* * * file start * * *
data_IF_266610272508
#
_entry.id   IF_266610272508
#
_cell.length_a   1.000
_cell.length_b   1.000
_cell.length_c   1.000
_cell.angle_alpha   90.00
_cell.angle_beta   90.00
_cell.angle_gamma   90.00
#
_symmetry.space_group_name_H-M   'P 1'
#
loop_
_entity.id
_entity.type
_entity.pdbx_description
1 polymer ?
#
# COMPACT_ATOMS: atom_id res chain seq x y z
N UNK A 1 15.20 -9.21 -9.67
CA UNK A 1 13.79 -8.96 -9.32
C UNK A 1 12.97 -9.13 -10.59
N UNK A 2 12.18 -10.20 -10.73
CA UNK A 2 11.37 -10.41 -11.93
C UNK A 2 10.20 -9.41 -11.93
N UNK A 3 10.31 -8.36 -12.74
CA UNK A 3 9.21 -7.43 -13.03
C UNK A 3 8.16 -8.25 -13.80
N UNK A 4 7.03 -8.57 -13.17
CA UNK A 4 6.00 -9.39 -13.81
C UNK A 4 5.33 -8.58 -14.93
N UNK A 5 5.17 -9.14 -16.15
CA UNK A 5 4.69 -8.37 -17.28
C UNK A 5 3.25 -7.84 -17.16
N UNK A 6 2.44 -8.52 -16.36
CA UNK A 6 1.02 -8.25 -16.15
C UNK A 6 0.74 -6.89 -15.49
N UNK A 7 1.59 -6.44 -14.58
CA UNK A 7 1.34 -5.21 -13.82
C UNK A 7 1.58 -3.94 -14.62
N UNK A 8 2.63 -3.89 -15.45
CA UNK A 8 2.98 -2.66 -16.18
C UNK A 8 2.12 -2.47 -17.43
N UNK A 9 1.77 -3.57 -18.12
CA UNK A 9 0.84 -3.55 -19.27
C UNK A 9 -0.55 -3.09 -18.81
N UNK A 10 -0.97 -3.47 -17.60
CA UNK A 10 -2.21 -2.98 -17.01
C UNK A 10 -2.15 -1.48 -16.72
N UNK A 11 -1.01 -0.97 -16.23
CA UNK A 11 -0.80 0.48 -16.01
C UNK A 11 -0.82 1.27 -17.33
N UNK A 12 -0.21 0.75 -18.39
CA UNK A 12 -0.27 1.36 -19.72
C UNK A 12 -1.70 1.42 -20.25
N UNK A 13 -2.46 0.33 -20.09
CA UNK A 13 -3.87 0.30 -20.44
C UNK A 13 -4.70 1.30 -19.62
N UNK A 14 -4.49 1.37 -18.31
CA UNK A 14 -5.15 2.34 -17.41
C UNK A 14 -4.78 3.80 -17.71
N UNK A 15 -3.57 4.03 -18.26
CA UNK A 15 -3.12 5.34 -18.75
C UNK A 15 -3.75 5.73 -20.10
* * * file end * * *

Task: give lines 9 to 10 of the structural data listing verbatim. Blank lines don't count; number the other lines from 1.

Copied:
_cell.angle_beta   90.00
_cell.angle_gamma   90.00